This hour we'll hear Germany's newest orchestra. It's not unusual these days to hear ensembles performing on instruments from the time the music was written, yet the sound can still astonish.
For this all-Brahms hour, we asked Dresden Music Festival director Jan Vogler about that most German of composers. There's something very deep and profound about him, said Vogler, but to really take Brahms' music in he said you have to meet it halfway.
"He's a composer that has a very dense body of information in his pieces, and you have to think about it. You have to make that music happen in your head. It's not going to just come to you," he said.
Vogler founded the Dresden Festival Orchestra about five years ago and explained his reasons to DW. "The first inspiration came from the 19th century, from all these wonderful works premiered in Dresden or in Saxony. I wanted to attempt to create the sound of the world premieres," he said.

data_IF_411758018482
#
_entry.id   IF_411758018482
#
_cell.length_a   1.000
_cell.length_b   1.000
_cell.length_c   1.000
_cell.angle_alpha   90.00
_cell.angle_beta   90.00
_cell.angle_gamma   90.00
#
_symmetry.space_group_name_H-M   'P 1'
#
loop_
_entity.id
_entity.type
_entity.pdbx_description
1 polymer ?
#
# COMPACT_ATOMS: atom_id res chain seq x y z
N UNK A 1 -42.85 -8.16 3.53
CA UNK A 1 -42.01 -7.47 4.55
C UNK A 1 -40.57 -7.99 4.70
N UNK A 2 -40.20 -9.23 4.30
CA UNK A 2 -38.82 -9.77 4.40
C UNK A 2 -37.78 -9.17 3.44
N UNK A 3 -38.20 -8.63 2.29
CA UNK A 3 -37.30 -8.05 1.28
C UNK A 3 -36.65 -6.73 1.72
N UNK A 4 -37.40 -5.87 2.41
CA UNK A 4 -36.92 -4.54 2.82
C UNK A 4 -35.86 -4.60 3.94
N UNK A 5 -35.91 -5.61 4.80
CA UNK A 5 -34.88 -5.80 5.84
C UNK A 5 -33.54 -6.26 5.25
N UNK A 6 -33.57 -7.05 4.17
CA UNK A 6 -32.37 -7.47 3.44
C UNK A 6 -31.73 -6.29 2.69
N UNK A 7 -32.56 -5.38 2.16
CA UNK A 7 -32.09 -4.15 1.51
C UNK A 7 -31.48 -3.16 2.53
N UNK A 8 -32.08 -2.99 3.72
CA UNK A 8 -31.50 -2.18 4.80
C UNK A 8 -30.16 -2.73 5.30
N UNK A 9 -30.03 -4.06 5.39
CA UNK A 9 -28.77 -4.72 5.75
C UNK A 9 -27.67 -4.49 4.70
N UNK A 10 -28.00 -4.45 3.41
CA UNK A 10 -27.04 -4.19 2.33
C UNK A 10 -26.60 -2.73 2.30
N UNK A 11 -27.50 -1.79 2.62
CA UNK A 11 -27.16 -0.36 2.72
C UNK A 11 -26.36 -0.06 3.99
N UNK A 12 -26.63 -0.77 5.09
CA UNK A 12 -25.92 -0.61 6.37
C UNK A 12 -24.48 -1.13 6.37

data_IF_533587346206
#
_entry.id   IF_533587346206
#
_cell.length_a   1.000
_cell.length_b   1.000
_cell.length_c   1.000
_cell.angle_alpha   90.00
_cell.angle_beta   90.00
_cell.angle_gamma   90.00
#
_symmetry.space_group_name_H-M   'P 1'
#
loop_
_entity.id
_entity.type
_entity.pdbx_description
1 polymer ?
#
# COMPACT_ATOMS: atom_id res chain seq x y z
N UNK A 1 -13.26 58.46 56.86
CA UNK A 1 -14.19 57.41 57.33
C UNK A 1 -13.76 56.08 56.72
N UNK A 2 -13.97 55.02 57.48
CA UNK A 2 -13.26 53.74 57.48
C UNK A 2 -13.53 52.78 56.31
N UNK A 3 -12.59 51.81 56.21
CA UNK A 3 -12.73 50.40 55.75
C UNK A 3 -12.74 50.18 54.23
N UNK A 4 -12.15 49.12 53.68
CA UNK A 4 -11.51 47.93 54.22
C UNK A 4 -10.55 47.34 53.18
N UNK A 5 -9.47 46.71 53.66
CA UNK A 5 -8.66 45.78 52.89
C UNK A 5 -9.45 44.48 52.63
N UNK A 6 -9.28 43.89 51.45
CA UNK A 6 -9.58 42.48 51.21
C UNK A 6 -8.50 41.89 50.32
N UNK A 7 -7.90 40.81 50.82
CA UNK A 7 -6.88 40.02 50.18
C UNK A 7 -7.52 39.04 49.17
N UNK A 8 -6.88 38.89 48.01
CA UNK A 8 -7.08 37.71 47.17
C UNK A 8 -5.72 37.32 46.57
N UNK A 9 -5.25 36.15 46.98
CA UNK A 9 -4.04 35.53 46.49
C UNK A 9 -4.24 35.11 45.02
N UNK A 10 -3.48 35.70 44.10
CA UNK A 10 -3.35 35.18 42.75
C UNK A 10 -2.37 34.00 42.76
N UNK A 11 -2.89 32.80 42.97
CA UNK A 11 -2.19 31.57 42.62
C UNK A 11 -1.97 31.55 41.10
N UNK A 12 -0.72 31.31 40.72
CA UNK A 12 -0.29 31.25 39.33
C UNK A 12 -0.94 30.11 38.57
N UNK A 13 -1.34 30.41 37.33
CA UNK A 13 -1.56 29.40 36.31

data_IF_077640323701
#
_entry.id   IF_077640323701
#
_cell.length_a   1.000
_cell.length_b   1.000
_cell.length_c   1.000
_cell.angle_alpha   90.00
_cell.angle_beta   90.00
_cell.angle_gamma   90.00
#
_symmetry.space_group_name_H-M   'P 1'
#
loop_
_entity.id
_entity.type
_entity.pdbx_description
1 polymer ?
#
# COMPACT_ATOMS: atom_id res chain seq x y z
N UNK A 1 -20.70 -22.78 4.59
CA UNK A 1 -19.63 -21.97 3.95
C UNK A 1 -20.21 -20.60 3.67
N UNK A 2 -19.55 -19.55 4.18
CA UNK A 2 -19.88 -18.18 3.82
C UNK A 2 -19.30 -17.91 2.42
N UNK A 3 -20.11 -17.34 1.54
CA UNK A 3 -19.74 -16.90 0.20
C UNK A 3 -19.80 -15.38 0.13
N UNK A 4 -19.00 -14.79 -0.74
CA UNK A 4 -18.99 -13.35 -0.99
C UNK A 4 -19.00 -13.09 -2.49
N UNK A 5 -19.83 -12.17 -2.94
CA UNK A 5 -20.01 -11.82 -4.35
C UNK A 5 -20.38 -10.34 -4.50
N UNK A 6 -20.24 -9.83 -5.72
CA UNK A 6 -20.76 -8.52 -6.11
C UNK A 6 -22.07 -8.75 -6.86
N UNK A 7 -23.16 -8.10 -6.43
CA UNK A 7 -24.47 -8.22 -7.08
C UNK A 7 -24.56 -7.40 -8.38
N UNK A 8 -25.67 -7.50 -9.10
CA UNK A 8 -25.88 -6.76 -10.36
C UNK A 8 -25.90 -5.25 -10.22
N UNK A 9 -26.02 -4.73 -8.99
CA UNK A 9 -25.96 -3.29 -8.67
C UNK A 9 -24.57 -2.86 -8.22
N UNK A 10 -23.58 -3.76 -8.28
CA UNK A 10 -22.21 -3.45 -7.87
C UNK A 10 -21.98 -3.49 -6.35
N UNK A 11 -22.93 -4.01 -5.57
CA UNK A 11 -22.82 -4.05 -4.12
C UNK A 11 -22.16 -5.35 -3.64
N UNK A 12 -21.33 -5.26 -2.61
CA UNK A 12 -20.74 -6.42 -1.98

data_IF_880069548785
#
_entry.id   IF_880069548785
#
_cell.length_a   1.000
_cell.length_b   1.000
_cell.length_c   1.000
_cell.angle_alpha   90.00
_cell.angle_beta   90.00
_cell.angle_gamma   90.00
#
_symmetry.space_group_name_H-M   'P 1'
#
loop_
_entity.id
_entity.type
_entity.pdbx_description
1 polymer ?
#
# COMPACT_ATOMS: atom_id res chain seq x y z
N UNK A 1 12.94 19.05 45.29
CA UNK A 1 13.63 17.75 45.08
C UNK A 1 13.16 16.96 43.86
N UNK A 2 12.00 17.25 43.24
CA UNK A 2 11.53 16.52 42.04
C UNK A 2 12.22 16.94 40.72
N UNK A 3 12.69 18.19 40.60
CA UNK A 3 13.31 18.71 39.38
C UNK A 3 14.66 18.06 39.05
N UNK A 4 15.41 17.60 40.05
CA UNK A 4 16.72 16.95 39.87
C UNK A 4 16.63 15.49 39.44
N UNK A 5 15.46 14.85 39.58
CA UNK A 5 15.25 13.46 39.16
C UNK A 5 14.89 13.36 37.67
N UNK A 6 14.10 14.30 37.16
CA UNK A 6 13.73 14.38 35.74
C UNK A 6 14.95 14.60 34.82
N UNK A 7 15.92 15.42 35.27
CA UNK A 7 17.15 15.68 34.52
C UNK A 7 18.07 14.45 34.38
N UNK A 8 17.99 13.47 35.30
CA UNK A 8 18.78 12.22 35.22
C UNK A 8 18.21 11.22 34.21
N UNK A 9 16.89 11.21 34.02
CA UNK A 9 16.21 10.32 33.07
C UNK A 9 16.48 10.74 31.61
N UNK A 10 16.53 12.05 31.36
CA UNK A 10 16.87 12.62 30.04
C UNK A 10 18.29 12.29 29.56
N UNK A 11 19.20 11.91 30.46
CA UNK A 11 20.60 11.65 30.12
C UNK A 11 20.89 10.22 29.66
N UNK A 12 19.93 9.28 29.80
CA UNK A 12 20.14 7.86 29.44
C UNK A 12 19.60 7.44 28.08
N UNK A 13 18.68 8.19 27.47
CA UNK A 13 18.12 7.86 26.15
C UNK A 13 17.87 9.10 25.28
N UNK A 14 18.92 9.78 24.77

To do so, Vogler gathered a small community of musicians who perform in various early music groups across Europe — from London, Paris, Brussels, Vienna, Freiburg and Berlin — and let them select the members and organize the ensemble themselves. "At the first concert, it was just stunning how inspired it was," said Vogler. "I think it was for that fact: they weren't put together but found each other and chose their own conductors."
Thomas Zehetmair, violin
Dresden Festival Orchestra
Ivor Bolton, conductor
Recorded by Deutschlandfunk Kultur, Berlin (DLF) in the Semper Opera on May 21, 2018.